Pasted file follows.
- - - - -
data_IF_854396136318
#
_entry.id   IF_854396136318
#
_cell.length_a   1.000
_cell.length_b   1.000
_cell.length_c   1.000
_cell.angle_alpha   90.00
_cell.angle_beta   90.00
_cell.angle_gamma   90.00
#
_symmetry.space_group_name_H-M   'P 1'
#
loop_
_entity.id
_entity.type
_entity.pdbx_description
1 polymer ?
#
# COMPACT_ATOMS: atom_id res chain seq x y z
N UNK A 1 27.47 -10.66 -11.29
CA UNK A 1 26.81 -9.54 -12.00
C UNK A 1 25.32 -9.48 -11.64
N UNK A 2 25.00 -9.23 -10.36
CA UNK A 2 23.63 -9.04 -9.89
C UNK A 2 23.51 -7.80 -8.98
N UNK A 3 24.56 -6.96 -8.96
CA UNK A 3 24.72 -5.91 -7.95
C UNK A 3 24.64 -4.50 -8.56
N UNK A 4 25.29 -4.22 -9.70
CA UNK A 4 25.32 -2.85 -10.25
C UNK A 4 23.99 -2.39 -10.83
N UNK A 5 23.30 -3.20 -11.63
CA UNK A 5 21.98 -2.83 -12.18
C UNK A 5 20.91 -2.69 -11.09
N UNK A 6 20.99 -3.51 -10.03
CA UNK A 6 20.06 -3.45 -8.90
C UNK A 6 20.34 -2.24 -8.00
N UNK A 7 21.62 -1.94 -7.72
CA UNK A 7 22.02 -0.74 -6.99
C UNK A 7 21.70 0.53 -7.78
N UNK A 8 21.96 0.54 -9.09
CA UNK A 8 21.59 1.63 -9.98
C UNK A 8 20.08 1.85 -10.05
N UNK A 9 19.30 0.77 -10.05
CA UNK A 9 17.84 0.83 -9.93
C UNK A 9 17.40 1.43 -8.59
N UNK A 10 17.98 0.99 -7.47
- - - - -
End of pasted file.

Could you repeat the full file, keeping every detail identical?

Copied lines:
data_IF_854396136318
#
_entry.id   IF_854396136318
#
_cell.length_a   1.000
_cell.length_b   1.000
_cell.length_c   1.000
_cell.angle_alpha   90.00
_cell.angle_beta   90.00
_cell.angle_gamma   90.00
#
_symmetry.space_group_name_H-M   'P 1'
#
loop_
_entity.id
_entity.type
_entity.pdbx_description
1 polymer ?
#
# COMPACT_ATOMS: atom_id res chain seq x y z
N UNK A 1 27.47 -10.66 -11.29
CA UNK A 1 26.81 -9.54 -12.00
C UNK A 1 25.32 -9.48 -11.64
N UNK A 2 25.00 -9.23 -10.36
CA UNK A 2 23.63 -9.04 -9.89
C UNK A 2 23.51 -7.80 -8.98
N UNK A 3 24.56 -6.96 -8.96
CA UNK A 3 24.72 -5.91 -7.95
C UNK A 3 24.64 -4.50 -8.56
N UNK A 4 25.29 -4.22 -9.70
CA UNK A 4 25.32 -2.85 -10.25
C UNK A 4 23.99 -2.39 -10.83
N UNK A 5 23.30 -3.20 -11.63
CA UNK A 5 21.98 -2.83 -12.18
C UNK A 5 20.91 -2.69 -11.09
N UNK A 6 20.99 -3.51 -10.03
CA UNK A 6 20.06 -3.45 -8.90
C UNK A 6 20.34 -2.24 -8.00
N UNK A 7 21.62 -1.94 -7.72
CA UNK A 7 22.02 -0.74 -6.99
C UNK A 7 21.70 0.53 -7.78
N UNK A 8 21.96 0.54 -9.09
CA UNK A 8 21.59 1.63 -9.98
C UNK A 8 20.08 1.85 -10.05
N UNK A 9 19.30 0.77 -10.05
CA UNK A 9 17.84 0.83 -9.93
C UNK A 9 17.40 1.43 -8.59
N UNK A 10 17.98 0.99 -7.47